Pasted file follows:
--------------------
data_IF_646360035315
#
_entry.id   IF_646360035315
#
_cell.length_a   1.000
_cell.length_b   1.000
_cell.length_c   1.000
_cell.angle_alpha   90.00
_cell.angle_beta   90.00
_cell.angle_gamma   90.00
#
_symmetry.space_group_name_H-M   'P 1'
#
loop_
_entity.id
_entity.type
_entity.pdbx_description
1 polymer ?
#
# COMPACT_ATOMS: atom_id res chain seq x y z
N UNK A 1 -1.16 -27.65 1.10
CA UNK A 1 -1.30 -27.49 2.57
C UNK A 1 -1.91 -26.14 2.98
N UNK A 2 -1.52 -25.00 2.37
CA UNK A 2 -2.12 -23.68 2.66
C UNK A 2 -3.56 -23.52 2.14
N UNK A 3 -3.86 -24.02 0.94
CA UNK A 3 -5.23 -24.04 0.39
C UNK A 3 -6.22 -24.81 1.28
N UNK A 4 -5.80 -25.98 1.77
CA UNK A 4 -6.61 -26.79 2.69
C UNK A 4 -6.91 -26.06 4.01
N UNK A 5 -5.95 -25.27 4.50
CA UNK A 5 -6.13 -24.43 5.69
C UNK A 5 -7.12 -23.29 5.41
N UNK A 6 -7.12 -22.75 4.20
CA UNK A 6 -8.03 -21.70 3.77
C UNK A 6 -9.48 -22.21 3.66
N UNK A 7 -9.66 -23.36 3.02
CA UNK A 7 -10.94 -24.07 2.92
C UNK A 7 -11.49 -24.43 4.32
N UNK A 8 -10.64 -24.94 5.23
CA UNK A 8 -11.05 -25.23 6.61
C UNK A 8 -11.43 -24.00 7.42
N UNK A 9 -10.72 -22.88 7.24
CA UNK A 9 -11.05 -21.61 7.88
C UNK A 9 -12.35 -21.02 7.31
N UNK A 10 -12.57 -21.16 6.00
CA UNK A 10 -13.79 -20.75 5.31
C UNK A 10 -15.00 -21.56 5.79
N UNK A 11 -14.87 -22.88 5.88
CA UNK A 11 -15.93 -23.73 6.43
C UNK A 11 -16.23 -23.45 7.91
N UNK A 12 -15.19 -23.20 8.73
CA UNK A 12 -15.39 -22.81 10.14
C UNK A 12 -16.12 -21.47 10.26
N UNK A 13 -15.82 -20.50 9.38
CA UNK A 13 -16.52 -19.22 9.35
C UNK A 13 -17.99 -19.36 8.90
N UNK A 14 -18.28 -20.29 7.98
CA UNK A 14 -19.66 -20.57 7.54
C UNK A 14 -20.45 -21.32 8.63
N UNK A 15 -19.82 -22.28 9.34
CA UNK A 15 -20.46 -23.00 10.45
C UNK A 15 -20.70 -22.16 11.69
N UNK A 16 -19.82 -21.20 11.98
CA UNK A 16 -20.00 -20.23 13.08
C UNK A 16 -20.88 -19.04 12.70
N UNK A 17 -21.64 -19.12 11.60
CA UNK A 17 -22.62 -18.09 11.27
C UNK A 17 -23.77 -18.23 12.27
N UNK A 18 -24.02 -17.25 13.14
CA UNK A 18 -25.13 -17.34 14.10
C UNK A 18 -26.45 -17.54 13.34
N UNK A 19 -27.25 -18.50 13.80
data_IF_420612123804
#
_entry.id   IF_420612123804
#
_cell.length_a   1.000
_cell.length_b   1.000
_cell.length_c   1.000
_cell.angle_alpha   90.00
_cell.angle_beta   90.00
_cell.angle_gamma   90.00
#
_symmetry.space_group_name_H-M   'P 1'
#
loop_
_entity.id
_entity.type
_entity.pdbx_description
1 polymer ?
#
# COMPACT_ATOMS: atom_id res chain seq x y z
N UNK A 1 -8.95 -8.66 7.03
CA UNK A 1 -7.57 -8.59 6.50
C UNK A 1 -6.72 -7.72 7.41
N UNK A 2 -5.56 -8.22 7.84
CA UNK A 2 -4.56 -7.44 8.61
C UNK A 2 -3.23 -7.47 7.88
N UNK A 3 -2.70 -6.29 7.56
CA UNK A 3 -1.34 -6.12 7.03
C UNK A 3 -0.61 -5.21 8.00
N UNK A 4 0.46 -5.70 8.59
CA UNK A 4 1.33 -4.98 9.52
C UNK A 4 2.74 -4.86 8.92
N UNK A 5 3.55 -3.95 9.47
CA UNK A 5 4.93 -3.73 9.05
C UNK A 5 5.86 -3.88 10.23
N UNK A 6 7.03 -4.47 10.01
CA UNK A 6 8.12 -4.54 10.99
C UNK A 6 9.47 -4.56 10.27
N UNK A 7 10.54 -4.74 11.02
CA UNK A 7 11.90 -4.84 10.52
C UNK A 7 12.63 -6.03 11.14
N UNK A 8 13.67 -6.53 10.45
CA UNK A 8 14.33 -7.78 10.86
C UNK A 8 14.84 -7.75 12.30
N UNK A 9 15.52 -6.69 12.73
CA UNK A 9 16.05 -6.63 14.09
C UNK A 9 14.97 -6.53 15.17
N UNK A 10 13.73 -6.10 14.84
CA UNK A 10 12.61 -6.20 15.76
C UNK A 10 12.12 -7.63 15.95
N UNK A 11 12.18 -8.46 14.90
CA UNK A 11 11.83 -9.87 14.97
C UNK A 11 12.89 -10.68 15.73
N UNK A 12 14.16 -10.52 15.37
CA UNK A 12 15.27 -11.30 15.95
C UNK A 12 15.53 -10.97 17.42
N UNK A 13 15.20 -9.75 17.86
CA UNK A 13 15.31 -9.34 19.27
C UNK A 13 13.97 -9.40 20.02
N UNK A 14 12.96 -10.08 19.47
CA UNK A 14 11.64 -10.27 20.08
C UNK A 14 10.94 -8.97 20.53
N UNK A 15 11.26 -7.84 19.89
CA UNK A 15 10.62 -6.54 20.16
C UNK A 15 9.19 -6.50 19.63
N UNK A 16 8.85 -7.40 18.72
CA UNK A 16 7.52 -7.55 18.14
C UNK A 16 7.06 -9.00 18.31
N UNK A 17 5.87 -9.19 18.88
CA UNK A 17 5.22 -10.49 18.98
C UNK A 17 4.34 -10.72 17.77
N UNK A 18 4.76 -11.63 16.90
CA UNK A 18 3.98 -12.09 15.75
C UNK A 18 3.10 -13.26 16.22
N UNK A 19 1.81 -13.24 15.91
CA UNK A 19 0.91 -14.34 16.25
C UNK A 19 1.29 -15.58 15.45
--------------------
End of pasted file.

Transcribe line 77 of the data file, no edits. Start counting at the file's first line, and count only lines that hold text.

#